Pros and Cons of Media Participation for Multiple Birth Families


  • Positive media coverage can help build support for families of multiples and the programs that serve them, such as the delivery hospital, NICU facility, multiple birth parent support group, nurses and doctors, Early Intervention programs, etc.
  • Participating in media projects can be fun and a great opportunity to thank the friends, family members, health care team and other supportive individuals who have helped!
  • A successful interview can celebrate the family’s triumphs and show how even families of multiples can thrive despite the added demands of having many children the same age.
  • Media productions can become cherished keepsakes and preserve precious memories.
  • The family’s story can inspire other families of multiples who may need help or want to network with other families.
  • Media stories can bring important multiple birth advocacy issues to the attention of policymakers, professionals, and the public.
  • As a result of the public exposure, a family in need may be able to get help from their community or the public at-large.


  • Media exposure means a parent’s employers, potential employers, co-workers, friends, extended family members, the children’s teachers, and others may find out about any problems the family has or services they receive.
  • Information may not be presented as expected, and families may or may not have a chance to review the final version in advance.
  • Not all families have the happy healthy outcome they were hoping for and may not want the added pressure of media exposure during this difficult time.
  • Allowing infants to be photographed or video-taped while in the NICU can be disruptive to tiny babies as well as other families who are facing their own heartbreaking journey of having a baby in the NICU.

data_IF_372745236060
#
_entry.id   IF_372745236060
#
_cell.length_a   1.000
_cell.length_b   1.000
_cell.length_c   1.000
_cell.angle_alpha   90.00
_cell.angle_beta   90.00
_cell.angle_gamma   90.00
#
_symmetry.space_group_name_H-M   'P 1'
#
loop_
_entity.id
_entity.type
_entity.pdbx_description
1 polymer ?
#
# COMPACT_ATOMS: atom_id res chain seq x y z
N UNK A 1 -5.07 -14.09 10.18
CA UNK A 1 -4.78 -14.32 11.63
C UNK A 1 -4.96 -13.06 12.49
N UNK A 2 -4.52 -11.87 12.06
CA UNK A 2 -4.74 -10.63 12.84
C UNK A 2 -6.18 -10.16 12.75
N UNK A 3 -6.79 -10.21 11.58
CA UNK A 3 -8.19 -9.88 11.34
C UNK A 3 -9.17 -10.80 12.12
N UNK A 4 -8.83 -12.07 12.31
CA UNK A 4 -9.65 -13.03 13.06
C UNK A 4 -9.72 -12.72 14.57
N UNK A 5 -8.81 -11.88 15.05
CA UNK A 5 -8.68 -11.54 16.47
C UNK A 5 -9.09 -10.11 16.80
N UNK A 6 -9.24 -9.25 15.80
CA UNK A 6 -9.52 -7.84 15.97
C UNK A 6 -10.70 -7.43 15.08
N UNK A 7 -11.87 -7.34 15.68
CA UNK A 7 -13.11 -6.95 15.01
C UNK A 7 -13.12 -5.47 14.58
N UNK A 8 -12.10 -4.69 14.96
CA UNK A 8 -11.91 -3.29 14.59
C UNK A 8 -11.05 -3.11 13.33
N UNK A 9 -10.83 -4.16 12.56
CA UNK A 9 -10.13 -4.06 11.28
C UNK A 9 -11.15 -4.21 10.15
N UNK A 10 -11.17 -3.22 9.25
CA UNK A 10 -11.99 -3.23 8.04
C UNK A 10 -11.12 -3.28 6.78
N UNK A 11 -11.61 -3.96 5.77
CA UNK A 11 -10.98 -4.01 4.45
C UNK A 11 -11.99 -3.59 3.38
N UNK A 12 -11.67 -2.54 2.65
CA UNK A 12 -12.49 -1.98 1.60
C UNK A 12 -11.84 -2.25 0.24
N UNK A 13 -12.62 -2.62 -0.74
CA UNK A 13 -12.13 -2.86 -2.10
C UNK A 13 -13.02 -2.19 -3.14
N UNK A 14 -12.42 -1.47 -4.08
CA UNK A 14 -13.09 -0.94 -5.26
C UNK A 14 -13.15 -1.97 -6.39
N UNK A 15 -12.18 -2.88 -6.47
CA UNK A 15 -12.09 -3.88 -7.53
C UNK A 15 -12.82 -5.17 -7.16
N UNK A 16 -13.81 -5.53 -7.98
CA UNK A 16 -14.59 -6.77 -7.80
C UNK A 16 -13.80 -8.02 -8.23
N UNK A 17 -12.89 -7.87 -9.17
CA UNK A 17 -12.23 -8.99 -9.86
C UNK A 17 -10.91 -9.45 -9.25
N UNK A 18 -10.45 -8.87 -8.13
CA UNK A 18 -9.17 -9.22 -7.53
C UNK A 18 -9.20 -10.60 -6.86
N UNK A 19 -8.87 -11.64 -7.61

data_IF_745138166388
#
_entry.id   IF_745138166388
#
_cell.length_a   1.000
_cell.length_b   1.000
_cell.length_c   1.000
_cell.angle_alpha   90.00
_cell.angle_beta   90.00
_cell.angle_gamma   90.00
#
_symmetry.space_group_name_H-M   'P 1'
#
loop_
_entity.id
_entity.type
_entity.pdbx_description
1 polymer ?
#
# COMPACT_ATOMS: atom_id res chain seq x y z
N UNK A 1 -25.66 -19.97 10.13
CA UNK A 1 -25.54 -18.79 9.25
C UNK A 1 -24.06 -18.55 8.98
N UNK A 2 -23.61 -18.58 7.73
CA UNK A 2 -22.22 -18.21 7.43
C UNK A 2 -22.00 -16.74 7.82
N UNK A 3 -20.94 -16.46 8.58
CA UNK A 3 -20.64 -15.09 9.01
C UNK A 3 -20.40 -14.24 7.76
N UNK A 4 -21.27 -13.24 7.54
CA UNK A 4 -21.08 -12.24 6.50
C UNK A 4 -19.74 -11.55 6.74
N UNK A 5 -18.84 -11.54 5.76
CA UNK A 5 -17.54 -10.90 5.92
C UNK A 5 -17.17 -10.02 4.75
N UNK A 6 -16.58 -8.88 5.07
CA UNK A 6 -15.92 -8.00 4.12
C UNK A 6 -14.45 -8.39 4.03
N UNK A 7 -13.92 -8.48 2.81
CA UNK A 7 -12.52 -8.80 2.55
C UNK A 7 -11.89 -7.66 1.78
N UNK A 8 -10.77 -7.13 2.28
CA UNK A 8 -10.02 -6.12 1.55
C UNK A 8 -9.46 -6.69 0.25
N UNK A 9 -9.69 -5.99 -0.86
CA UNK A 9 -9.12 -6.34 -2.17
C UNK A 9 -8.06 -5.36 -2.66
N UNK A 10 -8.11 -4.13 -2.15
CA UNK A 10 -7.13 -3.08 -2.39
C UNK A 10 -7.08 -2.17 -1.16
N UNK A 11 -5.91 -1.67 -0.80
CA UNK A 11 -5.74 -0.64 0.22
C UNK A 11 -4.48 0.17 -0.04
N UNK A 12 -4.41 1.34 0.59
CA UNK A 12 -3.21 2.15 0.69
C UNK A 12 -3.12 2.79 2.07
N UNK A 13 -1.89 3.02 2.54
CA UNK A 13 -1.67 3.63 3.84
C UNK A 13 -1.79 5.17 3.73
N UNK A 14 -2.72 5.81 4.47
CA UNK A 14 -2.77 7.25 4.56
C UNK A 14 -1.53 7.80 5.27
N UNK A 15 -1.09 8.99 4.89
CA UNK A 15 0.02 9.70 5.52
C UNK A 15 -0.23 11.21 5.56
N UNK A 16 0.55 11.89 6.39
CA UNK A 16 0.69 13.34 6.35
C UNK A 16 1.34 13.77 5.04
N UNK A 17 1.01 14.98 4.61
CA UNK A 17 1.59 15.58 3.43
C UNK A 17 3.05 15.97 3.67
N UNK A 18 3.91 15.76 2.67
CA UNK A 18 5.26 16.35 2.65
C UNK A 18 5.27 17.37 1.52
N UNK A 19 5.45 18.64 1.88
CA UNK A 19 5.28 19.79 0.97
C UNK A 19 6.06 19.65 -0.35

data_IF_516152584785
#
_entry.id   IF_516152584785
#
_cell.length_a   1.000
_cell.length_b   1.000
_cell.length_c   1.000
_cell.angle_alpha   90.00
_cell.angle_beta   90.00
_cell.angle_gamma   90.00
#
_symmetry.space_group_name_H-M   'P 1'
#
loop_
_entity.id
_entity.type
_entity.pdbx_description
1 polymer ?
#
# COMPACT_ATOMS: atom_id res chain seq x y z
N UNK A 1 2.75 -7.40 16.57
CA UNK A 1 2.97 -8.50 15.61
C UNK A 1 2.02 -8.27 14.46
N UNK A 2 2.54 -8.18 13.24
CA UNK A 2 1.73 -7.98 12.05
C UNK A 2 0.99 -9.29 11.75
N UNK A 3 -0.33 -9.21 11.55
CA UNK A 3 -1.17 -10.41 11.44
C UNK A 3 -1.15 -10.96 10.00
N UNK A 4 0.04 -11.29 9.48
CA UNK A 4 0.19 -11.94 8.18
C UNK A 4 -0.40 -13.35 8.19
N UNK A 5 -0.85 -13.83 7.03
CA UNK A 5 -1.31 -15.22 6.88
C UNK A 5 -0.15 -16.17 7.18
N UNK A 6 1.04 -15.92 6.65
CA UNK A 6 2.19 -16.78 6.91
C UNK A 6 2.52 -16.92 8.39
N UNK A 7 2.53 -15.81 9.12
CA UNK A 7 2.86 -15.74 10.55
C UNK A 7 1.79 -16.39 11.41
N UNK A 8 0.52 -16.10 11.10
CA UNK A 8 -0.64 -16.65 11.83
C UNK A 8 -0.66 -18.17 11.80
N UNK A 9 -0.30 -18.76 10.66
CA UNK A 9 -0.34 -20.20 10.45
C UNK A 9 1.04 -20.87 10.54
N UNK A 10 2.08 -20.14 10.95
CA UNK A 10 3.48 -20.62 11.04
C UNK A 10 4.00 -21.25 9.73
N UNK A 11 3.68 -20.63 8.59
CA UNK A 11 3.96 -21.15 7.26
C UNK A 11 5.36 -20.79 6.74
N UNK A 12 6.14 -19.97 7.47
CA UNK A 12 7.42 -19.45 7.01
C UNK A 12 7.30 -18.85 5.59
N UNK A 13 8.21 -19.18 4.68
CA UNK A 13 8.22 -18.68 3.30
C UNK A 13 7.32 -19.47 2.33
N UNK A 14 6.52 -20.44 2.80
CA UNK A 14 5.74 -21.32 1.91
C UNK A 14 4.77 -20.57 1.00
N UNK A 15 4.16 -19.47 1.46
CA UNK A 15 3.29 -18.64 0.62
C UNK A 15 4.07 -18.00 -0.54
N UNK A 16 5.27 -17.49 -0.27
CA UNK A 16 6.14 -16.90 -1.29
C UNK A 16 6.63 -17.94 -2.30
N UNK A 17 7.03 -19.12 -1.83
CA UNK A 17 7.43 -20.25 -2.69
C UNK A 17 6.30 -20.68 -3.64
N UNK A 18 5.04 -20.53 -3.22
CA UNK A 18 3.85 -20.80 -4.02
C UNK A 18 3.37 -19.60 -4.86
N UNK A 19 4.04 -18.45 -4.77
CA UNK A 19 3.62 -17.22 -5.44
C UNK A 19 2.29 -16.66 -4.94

• Multiples may be glamorized or stigmatized in media stories. As a result, the family may receive negative comments or, in extreme cases, threats.
  • Stories may contain errors or be misleading, creating more stress on the family.
  • The family may be strongly criticized if a story contains a request for help.
  • The media may uncover and report embarrassing or damaging private details about the family’s life.
  • Older children may be teased by classmates at school or by friends who hear about the interview.
  • Participants may be asked to comment on other high-profile stories about multiples leading to more negative exposure than parents may have anticipated.
  • The ease with which today’s media can be archived, searched, and reused means that stories could resurface at any time in the future leading to inconvenient or even problematic consequences. This may be true especially for pre-teen and teen multiples whose lives and personal challenges were closely documented by the media as young children.
  • The children may be physically or emotionally harmed by unstable fans, threats from the public, or safety issues that result from being followed by paparazzi.